With the arrival of the beacon chain in 2020, Ethereum today supports two types of clients: those focusing on the
application-layer (often referred to as eth1) and those powering the proof-of-stake
consensus layer (aka eth2). As those running validators are well aware (since they run both client types), each serves a specific purpose, and powers a different part of one Ethereum.
Recognizing the importance that both client sets represent to the long term health and network diversity of Ethereum, our work to support the full landscape of clients is fundamental to our work in the ecosystem.
Layer-specific client support updates
In 2021, the Ethereum Foundation plans to allocate at least $4 million USD to application-layer client teams.
These grants, the first of which have been distributed, support the following client teams: Besu, Geth (Go Ethereum), Nethermind, Open Ethereum, and Turbo Geth.
It was clear even in Ethereum’s early days that greater client diversity helped to strengthen Ethereum at its core. That’s why we’re reaffirming our support for their work with this first step toward sustainability today.
In 2021, the EF is allocating at minimum $7 million USD to consensus-layer clients. This is an increase from our funding in 2020, where about $4.5 million USD was spent on client teams, as detailed in previous posts (ESP 2020 Allocation Updates, Q1, Q2, Q3, Q4). Additionally, support may be announced in periodic research and ecosystem support program updates over the course of the year for audits, formal verification, testing, bug bounties, tooling and other community support.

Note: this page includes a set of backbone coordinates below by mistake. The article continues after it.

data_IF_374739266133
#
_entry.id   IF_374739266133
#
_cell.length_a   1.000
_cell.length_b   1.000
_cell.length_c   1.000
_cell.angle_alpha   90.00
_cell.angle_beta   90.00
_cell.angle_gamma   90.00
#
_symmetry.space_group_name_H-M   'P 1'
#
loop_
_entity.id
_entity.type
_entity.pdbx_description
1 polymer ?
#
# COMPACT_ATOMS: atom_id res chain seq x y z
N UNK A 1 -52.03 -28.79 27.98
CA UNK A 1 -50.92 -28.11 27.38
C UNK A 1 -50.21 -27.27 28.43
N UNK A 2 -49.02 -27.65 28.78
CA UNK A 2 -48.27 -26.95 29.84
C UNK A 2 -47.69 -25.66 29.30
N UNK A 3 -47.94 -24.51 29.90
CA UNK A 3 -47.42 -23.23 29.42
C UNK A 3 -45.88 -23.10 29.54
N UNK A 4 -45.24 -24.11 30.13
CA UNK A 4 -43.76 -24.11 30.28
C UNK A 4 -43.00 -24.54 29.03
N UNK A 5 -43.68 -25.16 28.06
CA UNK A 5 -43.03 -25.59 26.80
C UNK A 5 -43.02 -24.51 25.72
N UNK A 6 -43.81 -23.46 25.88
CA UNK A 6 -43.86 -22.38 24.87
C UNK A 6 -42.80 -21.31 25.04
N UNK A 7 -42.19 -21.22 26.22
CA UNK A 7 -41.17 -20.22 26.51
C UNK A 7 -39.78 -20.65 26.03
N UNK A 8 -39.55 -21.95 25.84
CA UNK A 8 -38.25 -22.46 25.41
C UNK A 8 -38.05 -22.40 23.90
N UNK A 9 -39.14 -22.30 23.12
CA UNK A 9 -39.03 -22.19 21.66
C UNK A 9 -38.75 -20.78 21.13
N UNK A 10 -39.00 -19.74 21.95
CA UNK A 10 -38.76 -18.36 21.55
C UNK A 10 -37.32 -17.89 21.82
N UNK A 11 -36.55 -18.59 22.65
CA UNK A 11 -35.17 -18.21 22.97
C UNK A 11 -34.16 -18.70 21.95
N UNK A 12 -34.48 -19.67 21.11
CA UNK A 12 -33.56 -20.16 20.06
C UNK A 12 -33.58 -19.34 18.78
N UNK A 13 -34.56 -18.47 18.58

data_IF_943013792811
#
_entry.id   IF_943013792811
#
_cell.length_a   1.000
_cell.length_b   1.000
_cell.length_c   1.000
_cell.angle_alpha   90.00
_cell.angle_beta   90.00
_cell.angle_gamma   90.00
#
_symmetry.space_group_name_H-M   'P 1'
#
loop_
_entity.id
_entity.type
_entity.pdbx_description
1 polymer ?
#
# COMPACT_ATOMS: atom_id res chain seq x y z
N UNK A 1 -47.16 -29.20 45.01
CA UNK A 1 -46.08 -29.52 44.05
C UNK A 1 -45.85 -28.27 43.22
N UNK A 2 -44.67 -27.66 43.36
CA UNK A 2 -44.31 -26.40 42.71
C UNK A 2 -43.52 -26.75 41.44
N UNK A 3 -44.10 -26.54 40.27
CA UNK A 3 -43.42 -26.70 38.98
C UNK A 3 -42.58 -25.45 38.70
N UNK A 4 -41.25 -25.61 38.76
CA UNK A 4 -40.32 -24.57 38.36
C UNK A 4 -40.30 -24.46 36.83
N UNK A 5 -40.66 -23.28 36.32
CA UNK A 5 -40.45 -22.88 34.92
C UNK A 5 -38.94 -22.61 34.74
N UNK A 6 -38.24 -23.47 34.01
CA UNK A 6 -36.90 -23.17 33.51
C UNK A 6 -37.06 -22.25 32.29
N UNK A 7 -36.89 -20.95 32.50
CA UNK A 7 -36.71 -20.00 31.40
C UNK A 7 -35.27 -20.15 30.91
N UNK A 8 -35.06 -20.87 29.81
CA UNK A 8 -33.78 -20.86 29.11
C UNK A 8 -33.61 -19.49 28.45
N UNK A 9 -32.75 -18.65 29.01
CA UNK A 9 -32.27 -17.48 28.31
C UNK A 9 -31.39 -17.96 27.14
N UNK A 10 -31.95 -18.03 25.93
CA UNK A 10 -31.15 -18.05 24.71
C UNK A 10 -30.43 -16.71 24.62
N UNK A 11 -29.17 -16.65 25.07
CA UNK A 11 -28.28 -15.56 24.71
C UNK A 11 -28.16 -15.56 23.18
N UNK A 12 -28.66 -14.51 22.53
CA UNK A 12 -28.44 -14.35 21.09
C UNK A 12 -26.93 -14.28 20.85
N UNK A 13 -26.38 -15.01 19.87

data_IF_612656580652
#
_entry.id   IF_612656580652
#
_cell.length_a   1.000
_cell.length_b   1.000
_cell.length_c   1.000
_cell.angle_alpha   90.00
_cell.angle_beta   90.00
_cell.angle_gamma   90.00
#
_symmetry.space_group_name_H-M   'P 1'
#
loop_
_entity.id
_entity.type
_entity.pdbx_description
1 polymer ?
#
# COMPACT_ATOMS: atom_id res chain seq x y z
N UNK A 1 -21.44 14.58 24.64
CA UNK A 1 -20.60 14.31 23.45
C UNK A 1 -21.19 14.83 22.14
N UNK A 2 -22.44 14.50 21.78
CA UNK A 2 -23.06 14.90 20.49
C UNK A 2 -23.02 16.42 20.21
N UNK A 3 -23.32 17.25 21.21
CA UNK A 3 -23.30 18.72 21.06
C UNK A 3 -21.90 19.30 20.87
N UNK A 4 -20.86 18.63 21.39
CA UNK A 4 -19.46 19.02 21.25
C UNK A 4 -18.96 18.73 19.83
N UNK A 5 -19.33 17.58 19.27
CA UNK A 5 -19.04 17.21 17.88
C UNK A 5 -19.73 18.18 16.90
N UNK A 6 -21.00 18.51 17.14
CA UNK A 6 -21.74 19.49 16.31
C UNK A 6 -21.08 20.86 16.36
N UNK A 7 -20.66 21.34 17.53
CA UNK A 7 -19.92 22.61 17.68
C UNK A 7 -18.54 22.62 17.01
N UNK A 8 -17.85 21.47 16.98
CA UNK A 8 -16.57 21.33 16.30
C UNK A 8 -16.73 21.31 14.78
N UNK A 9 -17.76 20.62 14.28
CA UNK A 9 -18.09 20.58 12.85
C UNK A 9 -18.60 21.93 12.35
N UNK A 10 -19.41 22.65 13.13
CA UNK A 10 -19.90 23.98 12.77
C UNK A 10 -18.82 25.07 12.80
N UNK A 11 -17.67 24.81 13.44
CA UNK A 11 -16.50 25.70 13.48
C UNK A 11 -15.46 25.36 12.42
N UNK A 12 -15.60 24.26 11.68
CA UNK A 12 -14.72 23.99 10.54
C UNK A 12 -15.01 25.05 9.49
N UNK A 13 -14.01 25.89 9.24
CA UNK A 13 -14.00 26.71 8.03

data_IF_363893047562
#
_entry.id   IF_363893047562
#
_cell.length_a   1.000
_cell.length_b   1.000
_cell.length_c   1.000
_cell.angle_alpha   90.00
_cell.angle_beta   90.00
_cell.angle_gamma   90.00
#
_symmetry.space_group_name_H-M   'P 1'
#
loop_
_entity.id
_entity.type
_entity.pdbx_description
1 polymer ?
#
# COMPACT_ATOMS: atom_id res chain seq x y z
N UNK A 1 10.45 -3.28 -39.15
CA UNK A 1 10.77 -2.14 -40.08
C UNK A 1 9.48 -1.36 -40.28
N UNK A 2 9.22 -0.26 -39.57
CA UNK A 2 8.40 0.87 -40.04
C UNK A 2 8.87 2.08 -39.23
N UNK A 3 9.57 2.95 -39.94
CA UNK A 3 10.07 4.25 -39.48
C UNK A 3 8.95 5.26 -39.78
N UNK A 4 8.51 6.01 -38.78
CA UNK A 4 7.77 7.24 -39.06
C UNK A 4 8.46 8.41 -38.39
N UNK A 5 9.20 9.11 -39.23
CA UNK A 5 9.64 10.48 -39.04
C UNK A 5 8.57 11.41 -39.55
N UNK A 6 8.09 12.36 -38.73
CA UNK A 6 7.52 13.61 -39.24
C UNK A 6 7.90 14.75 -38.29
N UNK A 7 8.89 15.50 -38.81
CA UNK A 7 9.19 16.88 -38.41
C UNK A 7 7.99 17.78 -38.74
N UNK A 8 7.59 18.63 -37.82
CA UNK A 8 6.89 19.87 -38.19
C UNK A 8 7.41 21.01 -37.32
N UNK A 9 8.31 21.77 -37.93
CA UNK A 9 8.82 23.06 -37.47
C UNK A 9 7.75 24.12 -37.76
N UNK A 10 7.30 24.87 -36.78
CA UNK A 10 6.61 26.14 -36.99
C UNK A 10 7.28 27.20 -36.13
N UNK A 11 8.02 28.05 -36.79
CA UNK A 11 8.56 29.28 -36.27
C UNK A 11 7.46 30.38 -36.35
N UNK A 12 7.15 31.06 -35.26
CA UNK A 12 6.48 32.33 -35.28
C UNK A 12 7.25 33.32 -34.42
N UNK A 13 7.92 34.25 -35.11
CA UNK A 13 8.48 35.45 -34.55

The consensus-layer today has four clients, Lighthouse, Teku, Prysm and Nimbus that are online, and which have been stable since the launch of the beacon chain in December. At the time of this post, these clients have enabled the beacon chain to be secured by over 3.5mm Ether, which are supplied by over 110,000 active validators. This feat, and the accomplishments of these teams to date can not be overstated. ?
Our support in 2021 will be primarily geared toward these five clients, with other opportunities possible as development progresses.
Moving forward together
As Danny Ryan explained in his recent Finalized #23 post, “as a beacon chain staker, you need an Ethereum PoW endpoint to successfully perform all of your various duties as a validator”. This means that today and after the merge, both client types are required to power the network. And because the application-layer’s familiar technology remains regardless of changes to consensus, there is no action required by dapps, developers or users to continue using Ethereum as they always have. In short, both client types remain necessary, and the long-term strength, health and decentralization of Ethereum succeeds as they succeed.
Over the last months, we’ve seen new interest and innovation on Ethereum, and more is surely on the horizon. As network use increases and Ethereum’s potential appears even more vast, the sustainable support of open source software on both layers is essential, and we look forward to providing further updates on our work in this area. ?